Further into the novel, Makina talks about one of the many men who had “struck it rich” after going north, and “came back to the village all full of him-self, all la-di-da, all fancy clothes and watches and new words he’d be able to say into his new phone.” In fact, when that very same man attempts to introduce cell phone technology to Makina’s village, he discovers that the land is devoid of cell towers, which constitute rather “basic” communication infrastructure. Not only does the novel highlight socio-economic disparities between border Mexico and northern America, but it also presents a critique of the “American Dream” that, as Makina states, an increasing number of border Mexicans seem to be both chasing, and wanting to reproduce in their hometowns. Having had a taste of what they blindingly believe to be the “good life,” Americanized border Mexicans return wanting to create total reform, forgetting entirely that the foundations for such reform may not even exist. On the other hand, those who, like Makina’s brother, have not been so lucky in achieving the “American dream” end up having to permanently settle onto U.S. territory due to complicated legal issues.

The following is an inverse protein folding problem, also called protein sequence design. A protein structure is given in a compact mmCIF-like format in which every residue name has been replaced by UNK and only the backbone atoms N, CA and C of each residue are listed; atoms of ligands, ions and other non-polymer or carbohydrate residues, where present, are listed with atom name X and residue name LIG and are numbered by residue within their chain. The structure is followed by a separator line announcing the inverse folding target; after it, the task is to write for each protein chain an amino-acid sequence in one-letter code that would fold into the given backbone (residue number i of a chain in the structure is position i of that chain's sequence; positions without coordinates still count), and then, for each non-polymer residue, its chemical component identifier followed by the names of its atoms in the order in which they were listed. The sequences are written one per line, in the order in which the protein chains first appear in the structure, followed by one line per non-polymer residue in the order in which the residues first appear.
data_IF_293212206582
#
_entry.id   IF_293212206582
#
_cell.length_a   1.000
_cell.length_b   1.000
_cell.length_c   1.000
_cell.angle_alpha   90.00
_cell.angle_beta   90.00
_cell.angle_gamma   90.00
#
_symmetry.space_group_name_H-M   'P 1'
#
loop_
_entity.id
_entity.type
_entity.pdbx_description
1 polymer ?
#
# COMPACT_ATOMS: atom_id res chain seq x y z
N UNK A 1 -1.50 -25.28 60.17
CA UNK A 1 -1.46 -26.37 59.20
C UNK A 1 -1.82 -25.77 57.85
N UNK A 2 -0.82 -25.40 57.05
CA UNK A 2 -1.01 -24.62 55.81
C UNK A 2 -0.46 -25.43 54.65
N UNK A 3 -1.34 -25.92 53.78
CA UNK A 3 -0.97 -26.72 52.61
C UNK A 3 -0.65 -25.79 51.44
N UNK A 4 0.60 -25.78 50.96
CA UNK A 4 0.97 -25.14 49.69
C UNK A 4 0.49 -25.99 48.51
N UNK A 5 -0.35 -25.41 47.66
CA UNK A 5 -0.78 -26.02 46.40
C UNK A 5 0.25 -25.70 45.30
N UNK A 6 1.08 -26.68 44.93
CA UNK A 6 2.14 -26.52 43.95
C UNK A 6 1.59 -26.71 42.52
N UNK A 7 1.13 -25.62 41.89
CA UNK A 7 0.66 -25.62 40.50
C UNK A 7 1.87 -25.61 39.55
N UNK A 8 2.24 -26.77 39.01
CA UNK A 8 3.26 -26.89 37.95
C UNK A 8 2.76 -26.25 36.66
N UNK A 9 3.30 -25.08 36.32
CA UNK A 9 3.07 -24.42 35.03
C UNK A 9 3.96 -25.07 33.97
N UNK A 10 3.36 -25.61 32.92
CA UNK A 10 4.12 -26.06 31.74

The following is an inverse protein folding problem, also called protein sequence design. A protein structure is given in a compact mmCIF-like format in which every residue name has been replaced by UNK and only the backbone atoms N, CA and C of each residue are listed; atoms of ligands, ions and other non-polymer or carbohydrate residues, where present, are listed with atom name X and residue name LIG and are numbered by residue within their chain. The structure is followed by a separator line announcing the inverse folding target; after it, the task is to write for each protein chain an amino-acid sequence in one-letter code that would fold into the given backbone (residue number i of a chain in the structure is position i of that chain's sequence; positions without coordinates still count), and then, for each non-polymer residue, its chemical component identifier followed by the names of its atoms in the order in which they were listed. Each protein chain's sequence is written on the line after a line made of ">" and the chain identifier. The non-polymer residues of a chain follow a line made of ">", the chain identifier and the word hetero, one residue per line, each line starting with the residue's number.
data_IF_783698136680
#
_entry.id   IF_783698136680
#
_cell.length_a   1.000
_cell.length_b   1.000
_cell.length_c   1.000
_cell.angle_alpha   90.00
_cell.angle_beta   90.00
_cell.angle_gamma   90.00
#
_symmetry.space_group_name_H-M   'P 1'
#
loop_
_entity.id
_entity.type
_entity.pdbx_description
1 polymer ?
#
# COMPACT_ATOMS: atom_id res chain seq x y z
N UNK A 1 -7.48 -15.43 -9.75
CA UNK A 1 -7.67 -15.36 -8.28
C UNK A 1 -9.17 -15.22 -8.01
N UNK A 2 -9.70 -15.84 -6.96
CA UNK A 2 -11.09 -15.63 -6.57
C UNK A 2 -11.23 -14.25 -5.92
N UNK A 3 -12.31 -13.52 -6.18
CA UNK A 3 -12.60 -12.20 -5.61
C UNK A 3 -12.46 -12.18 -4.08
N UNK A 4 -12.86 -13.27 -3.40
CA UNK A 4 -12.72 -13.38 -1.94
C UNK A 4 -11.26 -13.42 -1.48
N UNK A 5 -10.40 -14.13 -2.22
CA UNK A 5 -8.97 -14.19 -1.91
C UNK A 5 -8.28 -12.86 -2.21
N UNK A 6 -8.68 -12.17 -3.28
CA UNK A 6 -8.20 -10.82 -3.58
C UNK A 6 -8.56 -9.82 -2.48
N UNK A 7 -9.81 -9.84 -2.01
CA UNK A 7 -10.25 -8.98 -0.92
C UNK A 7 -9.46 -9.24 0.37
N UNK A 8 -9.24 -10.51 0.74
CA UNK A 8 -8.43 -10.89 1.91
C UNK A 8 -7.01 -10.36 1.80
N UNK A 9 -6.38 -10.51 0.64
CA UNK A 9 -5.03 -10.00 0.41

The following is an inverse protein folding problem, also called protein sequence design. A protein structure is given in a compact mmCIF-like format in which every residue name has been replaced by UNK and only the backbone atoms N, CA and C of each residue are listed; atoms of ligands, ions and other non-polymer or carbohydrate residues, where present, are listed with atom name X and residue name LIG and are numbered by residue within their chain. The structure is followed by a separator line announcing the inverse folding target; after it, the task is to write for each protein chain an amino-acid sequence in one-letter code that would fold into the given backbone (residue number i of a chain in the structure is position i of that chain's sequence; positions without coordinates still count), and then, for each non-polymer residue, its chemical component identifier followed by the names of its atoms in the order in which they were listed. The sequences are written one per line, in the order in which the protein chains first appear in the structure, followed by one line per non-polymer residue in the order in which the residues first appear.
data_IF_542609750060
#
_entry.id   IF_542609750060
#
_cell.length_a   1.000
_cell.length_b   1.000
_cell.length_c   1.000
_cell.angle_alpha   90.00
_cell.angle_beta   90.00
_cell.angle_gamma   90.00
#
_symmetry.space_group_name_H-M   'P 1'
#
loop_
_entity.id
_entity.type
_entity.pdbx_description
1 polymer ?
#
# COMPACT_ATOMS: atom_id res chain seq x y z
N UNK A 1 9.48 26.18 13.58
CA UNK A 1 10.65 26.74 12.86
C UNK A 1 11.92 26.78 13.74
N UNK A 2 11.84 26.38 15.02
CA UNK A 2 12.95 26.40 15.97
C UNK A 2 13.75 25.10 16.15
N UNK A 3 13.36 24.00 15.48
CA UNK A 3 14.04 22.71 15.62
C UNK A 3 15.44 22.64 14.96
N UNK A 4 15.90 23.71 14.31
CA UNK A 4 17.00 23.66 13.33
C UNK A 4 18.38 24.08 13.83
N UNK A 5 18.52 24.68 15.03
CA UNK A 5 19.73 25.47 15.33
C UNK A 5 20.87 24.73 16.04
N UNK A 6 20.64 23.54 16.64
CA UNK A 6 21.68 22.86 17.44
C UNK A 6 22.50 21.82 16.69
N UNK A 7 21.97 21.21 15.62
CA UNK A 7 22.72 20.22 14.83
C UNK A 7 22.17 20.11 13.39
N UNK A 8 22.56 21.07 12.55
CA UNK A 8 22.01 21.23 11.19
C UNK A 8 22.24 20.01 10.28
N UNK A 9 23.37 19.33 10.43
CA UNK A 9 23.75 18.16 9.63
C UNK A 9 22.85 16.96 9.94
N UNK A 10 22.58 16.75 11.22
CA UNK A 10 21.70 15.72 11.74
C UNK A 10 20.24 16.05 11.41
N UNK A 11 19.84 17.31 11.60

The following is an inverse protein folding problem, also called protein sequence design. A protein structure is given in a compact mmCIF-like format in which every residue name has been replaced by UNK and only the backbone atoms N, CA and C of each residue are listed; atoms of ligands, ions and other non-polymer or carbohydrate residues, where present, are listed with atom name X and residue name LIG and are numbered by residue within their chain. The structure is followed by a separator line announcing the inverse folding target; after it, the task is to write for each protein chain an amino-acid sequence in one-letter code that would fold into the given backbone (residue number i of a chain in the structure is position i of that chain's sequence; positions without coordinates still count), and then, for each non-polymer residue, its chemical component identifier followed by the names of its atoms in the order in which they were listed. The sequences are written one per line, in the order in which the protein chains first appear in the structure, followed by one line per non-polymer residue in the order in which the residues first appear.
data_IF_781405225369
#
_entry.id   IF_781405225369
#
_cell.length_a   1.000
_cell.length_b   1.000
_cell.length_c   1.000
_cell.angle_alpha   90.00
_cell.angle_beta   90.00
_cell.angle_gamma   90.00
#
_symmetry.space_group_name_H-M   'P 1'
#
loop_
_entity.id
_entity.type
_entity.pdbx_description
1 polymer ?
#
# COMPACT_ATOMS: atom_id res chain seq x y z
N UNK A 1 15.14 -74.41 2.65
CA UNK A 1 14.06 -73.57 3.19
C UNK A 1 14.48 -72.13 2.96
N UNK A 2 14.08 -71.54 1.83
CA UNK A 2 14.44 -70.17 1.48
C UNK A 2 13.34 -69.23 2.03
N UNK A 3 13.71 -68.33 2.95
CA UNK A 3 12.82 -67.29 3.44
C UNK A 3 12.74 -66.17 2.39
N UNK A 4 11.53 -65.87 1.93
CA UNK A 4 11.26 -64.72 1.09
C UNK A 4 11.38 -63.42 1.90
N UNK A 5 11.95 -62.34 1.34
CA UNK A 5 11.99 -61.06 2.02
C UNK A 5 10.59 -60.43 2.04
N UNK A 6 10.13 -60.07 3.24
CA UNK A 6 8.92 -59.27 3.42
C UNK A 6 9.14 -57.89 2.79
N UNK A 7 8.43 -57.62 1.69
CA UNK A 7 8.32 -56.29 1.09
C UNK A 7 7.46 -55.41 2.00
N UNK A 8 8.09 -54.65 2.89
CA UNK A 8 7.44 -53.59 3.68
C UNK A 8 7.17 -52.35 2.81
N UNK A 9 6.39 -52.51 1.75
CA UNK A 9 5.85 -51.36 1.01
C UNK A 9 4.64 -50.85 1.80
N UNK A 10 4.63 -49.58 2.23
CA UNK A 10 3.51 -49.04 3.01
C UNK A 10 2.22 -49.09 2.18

What is almost too easy to miss when thinking about Makina is her name and the implications it bears on both the novel, and her persona. Makina, or rather maquina, means machine. This coincides with the character’s personality, for throughout the novel, she behaves mechanically, almost too effortlessly overcoming the myriad challenges presented to her and at the same time, she represents a “machine” that transmits messages between people. At the beginning of the novel, she mentions, “You don’t lift other people’s petticoats. You don’t stop to wonder about other people’s business. You don’t decide which messages to deliver and which to let rot. You are the door, not the one who walks through it.” Moreover, the novel’s narrative of accelerated translocation reinforces the emotionally-detached nature by which Makina interacts with both individuals, and her surroundings. Every chapter of the novel represents a transition into a new geographical area, and this becomes apparent via chapter titles which include locations such as “The Earth,” “The Water Crossing,” and “The Place Where the Hills Meet.” These rapid geographical transitions allow for Makina’s experiences in each of the locations she finds herself in to be extremely fleeting. This, consequently, allows for the character’s robotic temperament to be further exaggerated, for she becomes a fugitive, steeling herself from any emotions that may obstruct her mission.